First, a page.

In a business where assets are mined and managed like the most precious stones, landing a solid NHLer without surrendering a player or a draft pick is akin to finding an walnut-sized diamond at the bottom of your morning coffee.
And when it’s a young, skilled Swedish forward with loads of potential like Fabian Brunnstrom, well, it’s safe to say the Canucks aren’t complaining about a little grit in the morning joe.
With Thursday’s signing of 23-year-old Brunnstrom, the Canucks added what most hockey experts consider a blue chip offensive talent, without spending so much as a seventh-round draft pick.
“It’s very important if you can sign a freebie or a free agent without compensation,” said Canucks amateur scout Thomas Gradin. “Otherwise you’re giving up draft picks and risking part of your future, especially if you’re getting players that are drafted late like Kevin Bieksa
. There are some golden corns coming out of those rounds.”
Had Brunnstrom garnered so much as a wink from the NHL back in 2003, he might be one of those golden corns. As it happened, he wasn’t even rated by most scouts and was cut by a local tier two team before landing a role with Jonstorps in Division 1 Swedish hockey in 2005-06. From there he moved to Division 1’s Boras for one season, with Farjestad of the Swedish Elite League giving him a chance this year.
He’s now teasing scouts with a rare combination of size, speed and puck handling that’s drawn comparisons to the Alex Kovalevs of the world.
Ken Campbell of The Hockey News compared him to Daniel Alfreddson – another Swede who was passed over by most, but developed into a NHL star.
Sounds like quite the signing for the Canucks.
“He’s got great puck control, he’s a great skater and he has size,” said Canucks professional scout Lars Lindgren. “How would I compare him? He’s a mix between Pyatt and Morrison.”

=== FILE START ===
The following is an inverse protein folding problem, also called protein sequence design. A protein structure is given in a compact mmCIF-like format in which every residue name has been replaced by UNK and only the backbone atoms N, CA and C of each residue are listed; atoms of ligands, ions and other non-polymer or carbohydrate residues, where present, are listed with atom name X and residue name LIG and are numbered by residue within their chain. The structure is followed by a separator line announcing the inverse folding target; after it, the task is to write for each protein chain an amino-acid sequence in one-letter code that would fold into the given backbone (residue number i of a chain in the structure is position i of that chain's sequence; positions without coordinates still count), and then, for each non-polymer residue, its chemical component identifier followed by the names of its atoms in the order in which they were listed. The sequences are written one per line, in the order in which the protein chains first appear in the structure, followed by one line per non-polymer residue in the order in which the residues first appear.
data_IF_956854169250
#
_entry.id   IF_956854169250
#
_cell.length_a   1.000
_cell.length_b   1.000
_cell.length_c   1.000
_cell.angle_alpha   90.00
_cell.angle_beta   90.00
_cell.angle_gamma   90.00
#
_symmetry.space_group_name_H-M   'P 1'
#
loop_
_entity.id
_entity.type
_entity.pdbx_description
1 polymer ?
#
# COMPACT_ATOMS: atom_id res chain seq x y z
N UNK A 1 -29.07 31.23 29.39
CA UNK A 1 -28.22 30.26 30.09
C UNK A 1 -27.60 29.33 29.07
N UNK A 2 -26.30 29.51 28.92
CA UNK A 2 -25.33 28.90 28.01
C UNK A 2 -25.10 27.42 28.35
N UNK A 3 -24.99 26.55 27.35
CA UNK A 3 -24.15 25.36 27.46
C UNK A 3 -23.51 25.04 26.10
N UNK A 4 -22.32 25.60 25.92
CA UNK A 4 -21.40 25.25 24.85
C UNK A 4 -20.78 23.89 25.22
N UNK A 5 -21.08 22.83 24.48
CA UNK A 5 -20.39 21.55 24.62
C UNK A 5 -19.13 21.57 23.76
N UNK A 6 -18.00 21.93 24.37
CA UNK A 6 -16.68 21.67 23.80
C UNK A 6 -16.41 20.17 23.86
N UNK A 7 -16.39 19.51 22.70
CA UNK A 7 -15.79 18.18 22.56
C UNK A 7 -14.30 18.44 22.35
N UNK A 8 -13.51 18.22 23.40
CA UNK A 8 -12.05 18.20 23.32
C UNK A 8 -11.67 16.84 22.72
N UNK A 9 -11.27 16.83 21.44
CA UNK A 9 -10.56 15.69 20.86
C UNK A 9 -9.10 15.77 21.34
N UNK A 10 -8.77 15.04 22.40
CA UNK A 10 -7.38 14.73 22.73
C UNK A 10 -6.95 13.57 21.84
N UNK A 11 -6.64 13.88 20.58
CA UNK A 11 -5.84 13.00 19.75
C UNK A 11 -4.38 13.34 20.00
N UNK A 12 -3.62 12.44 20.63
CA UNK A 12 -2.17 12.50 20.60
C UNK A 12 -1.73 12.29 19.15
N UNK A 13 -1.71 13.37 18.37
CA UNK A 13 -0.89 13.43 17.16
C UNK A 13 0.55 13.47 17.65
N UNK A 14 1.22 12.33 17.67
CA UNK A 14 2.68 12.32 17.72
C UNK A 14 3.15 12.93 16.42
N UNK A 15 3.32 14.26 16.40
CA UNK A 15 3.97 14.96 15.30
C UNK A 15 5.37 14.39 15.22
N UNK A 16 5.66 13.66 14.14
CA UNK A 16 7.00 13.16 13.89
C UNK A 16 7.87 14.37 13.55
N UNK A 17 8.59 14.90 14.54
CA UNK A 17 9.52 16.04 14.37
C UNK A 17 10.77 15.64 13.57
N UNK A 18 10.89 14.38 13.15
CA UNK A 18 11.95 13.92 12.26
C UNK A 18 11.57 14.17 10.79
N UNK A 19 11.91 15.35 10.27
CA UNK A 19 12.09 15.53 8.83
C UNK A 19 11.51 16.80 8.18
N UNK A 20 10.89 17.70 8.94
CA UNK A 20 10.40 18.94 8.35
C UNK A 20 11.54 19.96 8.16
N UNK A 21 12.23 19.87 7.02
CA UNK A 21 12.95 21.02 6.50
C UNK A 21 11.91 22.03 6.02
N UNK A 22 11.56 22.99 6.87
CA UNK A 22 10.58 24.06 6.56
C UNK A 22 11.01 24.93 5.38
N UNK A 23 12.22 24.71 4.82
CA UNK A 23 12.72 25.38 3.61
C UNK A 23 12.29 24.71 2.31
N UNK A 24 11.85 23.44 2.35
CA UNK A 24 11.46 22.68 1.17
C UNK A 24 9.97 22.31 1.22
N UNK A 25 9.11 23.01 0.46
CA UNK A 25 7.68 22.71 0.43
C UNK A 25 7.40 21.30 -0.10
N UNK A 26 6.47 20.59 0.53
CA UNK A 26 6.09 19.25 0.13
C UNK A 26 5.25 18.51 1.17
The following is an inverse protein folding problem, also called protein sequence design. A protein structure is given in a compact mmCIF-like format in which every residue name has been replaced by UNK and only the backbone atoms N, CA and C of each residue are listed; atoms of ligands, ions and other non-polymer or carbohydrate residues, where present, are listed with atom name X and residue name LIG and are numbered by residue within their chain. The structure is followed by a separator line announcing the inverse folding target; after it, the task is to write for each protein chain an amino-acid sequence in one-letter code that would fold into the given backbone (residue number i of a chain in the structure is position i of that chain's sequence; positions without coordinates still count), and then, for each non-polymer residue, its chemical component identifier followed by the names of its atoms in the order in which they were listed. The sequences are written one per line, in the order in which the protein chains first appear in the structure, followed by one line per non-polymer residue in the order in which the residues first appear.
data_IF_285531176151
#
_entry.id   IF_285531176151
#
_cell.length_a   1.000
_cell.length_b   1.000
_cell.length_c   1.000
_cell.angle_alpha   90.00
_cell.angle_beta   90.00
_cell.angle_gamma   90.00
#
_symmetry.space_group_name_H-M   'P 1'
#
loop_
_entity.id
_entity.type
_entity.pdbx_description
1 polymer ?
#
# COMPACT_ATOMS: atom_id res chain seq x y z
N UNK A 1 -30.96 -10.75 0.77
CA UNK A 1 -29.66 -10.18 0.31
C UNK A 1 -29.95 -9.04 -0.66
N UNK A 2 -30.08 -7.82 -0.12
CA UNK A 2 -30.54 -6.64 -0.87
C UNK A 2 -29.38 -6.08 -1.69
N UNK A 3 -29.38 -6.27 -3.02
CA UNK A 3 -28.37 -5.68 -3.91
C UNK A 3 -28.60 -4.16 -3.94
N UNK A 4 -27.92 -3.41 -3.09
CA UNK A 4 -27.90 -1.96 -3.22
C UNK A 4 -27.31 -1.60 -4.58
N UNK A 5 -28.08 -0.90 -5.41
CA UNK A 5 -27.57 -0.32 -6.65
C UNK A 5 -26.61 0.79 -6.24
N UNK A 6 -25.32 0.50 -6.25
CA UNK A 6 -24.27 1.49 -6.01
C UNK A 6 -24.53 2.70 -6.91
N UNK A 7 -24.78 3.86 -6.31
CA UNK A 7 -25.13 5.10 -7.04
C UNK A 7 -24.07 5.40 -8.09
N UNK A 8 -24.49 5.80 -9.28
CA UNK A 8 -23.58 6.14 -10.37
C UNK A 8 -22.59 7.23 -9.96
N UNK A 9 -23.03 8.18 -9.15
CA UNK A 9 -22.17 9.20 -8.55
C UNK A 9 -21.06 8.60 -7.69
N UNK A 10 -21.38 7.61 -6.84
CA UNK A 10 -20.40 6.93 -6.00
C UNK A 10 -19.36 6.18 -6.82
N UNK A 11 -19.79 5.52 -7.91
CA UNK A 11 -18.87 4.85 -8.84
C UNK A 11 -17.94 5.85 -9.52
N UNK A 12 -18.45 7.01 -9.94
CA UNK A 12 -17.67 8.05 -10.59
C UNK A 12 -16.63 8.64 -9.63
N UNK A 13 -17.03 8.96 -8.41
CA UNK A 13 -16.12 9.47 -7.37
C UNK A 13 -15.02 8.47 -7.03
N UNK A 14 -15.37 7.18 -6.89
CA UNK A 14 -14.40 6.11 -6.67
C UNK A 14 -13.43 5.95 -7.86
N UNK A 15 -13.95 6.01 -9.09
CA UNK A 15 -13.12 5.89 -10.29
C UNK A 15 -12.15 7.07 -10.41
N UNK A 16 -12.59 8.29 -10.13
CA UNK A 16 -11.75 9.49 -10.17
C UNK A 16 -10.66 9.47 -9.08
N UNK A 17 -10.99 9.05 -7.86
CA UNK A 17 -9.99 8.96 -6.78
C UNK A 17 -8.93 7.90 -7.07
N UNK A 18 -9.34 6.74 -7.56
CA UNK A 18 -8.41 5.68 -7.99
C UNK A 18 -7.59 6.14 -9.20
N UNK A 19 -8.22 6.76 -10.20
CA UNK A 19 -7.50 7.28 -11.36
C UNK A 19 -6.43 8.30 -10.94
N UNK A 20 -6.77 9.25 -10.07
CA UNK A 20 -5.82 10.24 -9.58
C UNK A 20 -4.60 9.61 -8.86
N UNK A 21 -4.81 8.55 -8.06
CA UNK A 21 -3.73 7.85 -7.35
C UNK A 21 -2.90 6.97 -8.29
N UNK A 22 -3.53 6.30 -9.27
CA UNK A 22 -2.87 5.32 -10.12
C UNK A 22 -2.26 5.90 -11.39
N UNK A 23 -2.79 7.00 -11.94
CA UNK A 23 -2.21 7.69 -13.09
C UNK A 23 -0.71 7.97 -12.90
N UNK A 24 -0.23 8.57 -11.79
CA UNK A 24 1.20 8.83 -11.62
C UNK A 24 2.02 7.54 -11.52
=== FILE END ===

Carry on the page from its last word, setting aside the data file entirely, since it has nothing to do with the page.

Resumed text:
So how did this now highly touted 6-foot-2, 200-pound left winger get overlooked by so many NHL teams?
“It's tough to see how that could happen when you see him now,” said Lindgren. “There are a lot of Swedish teams that would like to have him.
“I think Fabian decided a few years ago that he wanted to be a great hockey player and he worked extremely hard at it. And he's got such great hockey sense and a lot of potential. It's tough to say why people didn't recognize him earlier.”
It really doesn’t matter why he wasn’t drafted, only that he found his way to Vancouver anyways. The potential for this Swede to become a sniper in the NHL is sky-high and his numbers back that up.
Last season Brunnstrom recorded 37 goals and 36 assists in only 41 games for Boras in Sweden’s second-tier league, and this year he’s once again displayed his impressive skills with Farjestad of the Swedish Elite League, as he finished second in scoring with 37 points in 54 games. Brunnstrom’s stellar play in 2007-08 was recognized by the league as he was nominated for rookie of the year.
“He didn't play much on the power play with Farjestad and he still put up points,” said Lindgren. “They just didn’t know what to expect from him and thought he was going to take some time to learn, but he impressed me and a lot of other people.
“Some people develop differently. Some are at the top of their career when they are 16, some are at the top of their career when they’re 30 and there are people in between there that make judgments on those guys and it’s too harsh sometimes. This guy is a good player.”
This February TSN.ca reported that as many as 20 teams were looking to sign Brunnstrom, who they deemed “one of the most coveted young players not in the NHL.”
“He’s a late bloomer who stepped up his play in the Swedish Elite League,” explained TSN Hockey Insider Bob McKenzie. “The kid is talented. The fact that he fell through the cracks and wasn't drafted makes him that much more attractive.”
His late development was what kept many teams from signing the forward, who’s eligible to play in the NHL next season, but the Canucks are impressed with the player he’s evolved into. That spurred general Dave Nonis to make a few trips to Sweden to woo the young forward.
“I know a lot of teams asked about him from talking to his agent, but I think Dave made a very good impression on him, talking about the team and the organization and the city,” said Lindgren. “And our Swedish players helped out a bit, some of them spoke to him.”